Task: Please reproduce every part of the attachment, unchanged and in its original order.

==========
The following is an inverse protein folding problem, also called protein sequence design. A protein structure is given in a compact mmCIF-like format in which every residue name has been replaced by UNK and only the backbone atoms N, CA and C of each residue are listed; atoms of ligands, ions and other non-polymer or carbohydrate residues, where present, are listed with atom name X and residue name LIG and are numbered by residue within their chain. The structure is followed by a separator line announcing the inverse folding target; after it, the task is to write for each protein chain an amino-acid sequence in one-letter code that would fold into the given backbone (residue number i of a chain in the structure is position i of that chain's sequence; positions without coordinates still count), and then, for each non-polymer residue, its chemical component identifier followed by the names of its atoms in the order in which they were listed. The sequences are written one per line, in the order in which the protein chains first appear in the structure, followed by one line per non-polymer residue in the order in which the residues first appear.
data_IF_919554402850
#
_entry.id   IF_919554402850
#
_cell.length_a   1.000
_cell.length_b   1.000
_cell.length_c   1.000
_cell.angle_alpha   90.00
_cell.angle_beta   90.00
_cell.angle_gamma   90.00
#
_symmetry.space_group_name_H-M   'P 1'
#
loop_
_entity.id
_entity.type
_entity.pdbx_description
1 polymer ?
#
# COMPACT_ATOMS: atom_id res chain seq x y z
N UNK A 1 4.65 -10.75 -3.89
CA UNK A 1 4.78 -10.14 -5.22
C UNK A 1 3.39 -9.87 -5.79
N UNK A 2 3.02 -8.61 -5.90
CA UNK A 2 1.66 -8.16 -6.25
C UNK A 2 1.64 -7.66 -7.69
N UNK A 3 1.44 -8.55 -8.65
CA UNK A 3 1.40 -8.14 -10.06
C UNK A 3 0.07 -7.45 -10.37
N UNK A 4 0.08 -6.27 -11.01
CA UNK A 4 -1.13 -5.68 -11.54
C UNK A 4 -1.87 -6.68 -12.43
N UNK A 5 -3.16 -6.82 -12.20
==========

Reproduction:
The following is an inverse protein folding problem, also called protein sequence design. A protein structure is given in a compact mmCIF-like format in which every residue name has been replaced by UNK and only the backbone atoms N, CA and C of each residue are listed; atoms of ligands, ions and other non-polymer or carbohydrate residues, where present, are listed with atom name X and residue name LIG and are numbered by residue within their chain. The structure is followed by a separator line announcing the inverse folding target; after it, the task is to write for each protein chain an amino-acid sequence in one-letter code that would fold into the given backbone (residue number i of a chain in the structure is position i of that chain's sequence; positions without coordinates still count), and then, for each non-polymer residue, its chemical component identifier followed by the names of its atoms in the order in which they were listed. The sequences are written one per line, in the order in which the protein chains first appear in the structure, followed by one line per non-polymer residue in the order in which the residues first appear.
data_IF_919554402850
#
_entry.id   IF_919554402850
#
_cell.length_a   1.000
_cell.length_b   1.000
_cell.length_c   1.000
_cell.angle_alpha   90.00
_cell.angle_beta   90.00
_cell.angle_gamma   90.00
#
_symmetry.space_group_name_H-M   'P 1'
#
loop_
_entity.id
_entity.type
_entity.pdbx_description
1 polymer ?
#
# COMPACT_ATOMS: atom_id res chain seq x y z
N UNK A 1 4.65 -10.75 -3.89
CA UNK A 1 4.78 -10.14 -5.22
C UNK A 1 3.39 -9.87 -5.79
N UNK A 2 3.02 -8.61 -5.90
CA UNK A 2 1.66 -8.16 -6.25
C UNK A 2 1.64 -7.66 -7.69
N UNK A 3 1.44 -8.55 -8.65
CA UNK A 3 1.40 -8.14 -10.06
C UNK A 3 0.07 -7.45 -10.37
N UNK A 4 0.08 -6.27 -11.01
CA UNK A 4 -1.13 -5.68 -11.54
C UNK A 4 -1.87 -6.68 -12.43
N UNK A 5 -3.16 -6.82 -12.20